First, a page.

After reviewing its formulas for distributing money collected from the return of Jewish properties in the former East Germany, the Claims Conference has opted for the status quo.
Last week, the organization’s planning committee voted to continue giving 80 percent of the funds it collects to humanitarian needs for Holocaust survivors and 20 percent to Holocaust education programs, such as museums, memorials and research.
Of the money allocated for each of these two categories, 60 percent will go toward programs in Israel and 40 percent toward efforts in the Diaspora.
The money comes from the sale of heirless Jewish properties in the former East Germany.
In the past five years, the organization has allocated more than $250 million, which came from Germany as compensation for the Nazi-era looting of Jewish property. It expects to collect and distribute about $450 million more in the coming years.
At the May 31 session, the committee agreed that 80 percent of the allocations will go for humanitarian programs — including home care and food packages – – for Holocaust survivors.
“The consensus was that it is important that the Claims Conference seek to fund the lifetime needs of Holocaust survivors,” said Gideon Taylor, executive vice president of the Claims Conference.
“Demographics show there will be a significant number of Nazi victims alive over the next 10 to 15 years,” he added.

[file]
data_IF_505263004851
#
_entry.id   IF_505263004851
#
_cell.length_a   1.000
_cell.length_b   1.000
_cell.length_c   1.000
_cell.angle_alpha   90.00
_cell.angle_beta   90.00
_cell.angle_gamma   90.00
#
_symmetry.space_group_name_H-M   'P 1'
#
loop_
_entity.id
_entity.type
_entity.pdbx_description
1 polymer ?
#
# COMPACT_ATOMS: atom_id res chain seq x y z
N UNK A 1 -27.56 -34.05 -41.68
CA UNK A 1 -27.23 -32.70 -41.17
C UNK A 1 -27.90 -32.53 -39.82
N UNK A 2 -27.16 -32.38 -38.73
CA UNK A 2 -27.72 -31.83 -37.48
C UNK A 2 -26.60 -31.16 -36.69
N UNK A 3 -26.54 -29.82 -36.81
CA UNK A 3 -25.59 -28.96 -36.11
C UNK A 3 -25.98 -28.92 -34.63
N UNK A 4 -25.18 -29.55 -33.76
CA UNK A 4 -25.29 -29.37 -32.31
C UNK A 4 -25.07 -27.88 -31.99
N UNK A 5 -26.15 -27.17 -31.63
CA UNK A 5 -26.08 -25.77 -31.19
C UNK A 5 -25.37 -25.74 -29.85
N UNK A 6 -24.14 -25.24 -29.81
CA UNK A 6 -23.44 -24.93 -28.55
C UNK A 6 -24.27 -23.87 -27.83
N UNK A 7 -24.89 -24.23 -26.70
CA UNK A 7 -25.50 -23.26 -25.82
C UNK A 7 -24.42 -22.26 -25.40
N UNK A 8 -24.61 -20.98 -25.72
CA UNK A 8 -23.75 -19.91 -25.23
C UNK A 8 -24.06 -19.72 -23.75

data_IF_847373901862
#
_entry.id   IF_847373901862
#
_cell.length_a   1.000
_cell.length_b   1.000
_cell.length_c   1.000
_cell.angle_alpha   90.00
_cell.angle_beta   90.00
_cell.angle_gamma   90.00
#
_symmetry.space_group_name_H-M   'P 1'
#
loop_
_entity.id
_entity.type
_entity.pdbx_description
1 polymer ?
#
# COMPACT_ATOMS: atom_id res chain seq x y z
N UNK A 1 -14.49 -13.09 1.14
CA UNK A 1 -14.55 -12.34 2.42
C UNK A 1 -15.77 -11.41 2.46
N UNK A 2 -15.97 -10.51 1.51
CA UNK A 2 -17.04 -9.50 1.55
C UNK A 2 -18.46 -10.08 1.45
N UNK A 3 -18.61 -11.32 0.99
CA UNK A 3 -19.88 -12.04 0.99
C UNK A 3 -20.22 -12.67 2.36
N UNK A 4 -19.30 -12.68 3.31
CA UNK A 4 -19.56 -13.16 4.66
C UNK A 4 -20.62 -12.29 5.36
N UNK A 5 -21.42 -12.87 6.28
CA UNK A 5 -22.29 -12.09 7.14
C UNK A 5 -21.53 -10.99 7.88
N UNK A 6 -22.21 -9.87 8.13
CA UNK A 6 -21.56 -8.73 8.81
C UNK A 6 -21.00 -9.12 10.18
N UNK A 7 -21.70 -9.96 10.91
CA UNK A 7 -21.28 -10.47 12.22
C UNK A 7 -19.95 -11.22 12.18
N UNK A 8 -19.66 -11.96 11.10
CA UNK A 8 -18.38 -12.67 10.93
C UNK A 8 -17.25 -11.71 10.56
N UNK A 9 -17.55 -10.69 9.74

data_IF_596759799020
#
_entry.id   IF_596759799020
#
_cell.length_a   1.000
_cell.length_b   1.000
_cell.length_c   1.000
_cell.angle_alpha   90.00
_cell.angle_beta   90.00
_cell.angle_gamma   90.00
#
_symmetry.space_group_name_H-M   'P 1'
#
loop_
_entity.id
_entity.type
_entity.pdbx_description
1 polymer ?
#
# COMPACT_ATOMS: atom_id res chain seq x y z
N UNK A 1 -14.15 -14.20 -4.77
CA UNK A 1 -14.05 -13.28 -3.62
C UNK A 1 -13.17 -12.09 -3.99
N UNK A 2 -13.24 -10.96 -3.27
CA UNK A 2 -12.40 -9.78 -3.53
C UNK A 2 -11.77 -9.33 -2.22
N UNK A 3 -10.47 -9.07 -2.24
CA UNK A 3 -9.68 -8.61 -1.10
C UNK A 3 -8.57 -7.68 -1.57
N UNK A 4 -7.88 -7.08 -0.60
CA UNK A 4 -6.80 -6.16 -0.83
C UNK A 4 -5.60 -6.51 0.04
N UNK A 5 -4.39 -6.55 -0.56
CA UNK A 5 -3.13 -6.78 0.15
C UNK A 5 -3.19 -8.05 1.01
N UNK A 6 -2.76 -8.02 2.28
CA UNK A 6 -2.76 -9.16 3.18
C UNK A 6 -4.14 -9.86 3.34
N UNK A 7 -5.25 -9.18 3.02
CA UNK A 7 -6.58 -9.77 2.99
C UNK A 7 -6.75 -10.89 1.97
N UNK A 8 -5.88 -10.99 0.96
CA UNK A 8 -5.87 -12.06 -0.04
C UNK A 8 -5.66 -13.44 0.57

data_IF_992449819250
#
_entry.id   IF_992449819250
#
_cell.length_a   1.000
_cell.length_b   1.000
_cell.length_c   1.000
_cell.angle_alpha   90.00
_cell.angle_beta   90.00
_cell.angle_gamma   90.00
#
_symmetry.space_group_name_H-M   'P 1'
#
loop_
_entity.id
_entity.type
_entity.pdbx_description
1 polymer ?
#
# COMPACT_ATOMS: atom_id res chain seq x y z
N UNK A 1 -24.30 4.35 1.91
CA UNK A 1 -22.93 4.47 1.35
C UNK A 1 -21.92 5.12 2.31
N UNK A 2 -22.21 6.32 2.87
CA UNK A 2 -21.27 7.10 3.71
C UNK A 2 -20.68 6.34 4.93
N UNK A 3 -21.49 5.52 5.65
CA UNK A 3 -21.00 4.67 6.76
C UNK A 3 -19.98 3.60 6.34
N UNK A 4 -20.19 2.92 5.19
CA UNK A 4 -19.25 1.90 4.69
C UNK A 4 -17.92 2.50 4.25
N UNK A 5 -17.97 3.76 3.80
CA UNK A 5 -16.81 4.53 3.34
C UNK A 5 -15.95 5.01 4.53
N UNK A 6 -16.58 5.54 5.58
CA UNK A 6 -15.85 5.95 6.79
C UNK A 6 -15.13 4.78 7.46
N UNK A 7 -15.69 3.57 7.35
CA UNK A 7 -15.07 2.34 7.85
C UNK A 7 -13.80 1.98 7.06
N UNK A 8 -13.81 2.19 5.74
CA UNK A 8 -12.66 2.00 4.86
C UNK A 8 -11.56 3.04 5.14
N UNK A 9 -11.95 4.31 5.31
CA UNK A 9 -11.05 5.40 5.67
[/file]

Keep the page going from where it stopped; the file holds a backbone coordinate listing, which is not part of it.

The Conference estimates that there are 950,000 victims of Nazi persecution still living. That estimate accounts for all people whose lives were directly affected by the Nazis, and not just those sent to concentration camps or ghettos.
Before the May 31 session, the Jewish Agency for Israel had expressed concern that the proportion of funds distributed in Israel, as well as the total amount spent on Holocaust education, might be cut.
When no such cuts were made, the agency issued a press release declaring “success” for Sallai Meridor, the Jewish Agency’s chairman, and saying the decision to keep the status quo came “in response to Meridor’s demand.”
However, others involved in the process said the Jewish Agency was overplaying the level of controversy about the issue.
“They were pushing through an open door,” said Michael Schneider, executive vice president of the American Jewish Joint Distribution Committee and a member of the Claims Conference planning committee. “There was pretty much no controversy about it.”
The committee’s recommendations are expected to be accepted when the Claims Conference’s board of directors meets in July.
The Archive of the Jewish Telegraphic Agency includes articles published from 1923 to 2008. Archive stories reflect the journalistic standards and practices of the time they were published.